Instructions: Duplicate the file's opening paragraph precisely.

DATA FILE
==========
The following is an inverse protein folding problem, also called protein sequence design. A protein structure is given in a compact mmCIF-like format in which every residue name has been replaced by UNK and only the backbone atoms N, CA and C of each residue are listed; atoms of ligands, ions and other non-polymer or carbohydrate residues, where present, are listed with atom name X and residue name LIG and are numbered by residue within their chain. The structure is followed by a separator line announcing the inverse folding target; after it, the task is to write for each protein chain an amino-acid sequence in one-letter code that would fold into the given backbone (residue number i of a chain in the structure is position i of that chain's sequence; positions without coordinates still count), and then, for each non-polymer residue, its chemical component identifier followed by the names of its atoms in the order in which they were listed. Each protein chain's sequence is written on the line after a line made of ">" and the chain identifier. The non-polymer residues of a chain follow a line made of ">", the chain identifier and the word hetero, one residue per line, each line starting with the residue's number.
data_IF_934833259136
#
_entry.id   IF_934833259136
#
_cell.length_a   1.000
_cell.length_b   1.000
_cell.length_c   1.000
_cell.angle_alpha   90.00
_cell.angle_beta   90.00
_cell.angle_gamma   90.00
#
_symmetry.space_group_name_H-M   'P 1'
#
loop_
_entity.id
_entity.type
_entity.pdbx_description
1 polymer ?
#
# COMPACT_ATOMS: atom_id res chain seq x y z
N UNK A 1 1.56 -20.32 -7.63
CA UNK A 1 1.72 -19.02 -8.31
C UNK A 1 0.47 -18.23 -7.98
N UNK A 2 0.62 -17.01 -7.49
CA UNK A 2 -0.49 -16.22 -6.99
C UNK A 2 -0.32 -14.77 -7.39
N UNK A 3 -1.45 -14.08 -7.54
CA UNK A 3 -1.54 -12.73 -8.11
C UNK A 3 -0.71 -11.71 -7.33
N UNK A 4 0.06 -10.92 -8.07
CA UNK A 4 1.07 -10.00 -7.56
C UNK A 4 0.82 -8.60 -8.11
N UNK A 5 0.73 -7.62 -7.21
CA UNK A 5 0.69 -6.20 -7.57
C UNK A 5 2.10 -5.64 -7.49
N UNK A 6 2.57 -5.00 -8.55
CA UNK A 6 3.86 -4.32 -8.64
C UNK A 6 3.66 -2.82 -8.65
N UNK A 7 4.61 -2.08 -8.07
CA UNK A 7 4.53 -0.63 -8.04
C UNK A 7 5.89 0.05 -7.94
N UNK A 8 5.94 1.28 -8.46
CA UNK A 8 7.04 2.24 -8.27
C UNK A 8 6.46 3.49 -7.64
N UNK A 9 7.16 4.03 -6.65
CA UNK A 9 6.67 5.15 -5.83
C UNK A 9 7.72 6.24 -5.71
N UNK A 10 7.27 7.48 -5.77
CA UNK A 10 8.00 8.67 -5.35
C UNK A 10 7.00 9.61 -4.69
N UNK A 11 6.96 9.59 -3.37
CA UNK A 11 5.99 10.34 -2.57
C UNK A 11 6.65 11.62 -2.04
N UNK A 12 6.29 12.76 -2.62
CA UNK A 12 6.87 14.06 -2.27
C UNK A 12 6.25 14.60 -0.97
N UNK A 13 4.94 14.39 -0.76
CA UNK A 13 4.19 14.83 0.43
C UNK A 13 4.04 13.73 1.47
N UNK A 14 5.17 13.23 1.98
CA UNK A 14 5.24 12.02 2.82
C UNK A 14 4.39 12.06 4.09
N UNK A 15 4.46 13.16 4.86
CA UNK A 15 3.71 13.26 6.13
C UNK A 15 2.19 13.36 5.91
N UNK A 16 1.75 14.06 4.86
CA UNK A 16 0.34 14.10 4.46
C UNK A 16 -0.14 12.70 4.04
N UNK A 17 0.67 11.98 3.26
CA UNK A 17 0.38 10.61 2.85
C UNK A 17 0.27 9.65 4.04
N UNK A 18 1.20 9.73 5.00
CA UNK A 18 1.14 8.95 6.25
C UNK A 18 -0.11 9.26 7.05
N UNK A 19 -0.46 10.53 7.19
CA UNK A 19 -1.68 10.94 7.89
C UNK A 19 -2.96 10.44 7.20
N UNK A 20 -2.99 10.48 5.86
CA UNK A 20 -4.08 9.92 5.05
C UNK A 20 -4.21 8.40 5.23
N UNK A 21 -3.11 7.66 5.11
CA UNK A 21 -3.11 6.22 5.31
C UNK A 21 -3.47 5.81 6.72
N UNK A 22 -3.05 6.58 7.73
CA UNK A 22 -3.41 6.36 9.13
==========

The following is an inverse protein folding problem, also called protein sequence design. A protein structure is given in a compact mmCIF-like format in which every residue name has been replaced by UNK and only the backbone atoms N, CA and C of each residue are listed; atoms of ligands, ions and other non-polymer or carbohydrate residues, where present, are listed with atom name X and residue name LIG and are numbered by residue within their chain. The structure is followed by a separator line announcing the inverse folding target; after it, the task is to write for each protein chain an amino-acid sequence in one-letter code that would fold into the given backbone (residue number i of a chain in the structure is position i of that chain's sequence; positions without coordinates still count), and then, for each non-polymer residue, its chemical component identifier followed by the names of its atoms in the order in which they were listed. Each protein chain's sequence is written on the line after a line made of ">" and the chain identifier. The non-polymer residues of a chain follow a line made of ">", the chain identifier and the word hetero, one residue per line, each line starting with the residue's number.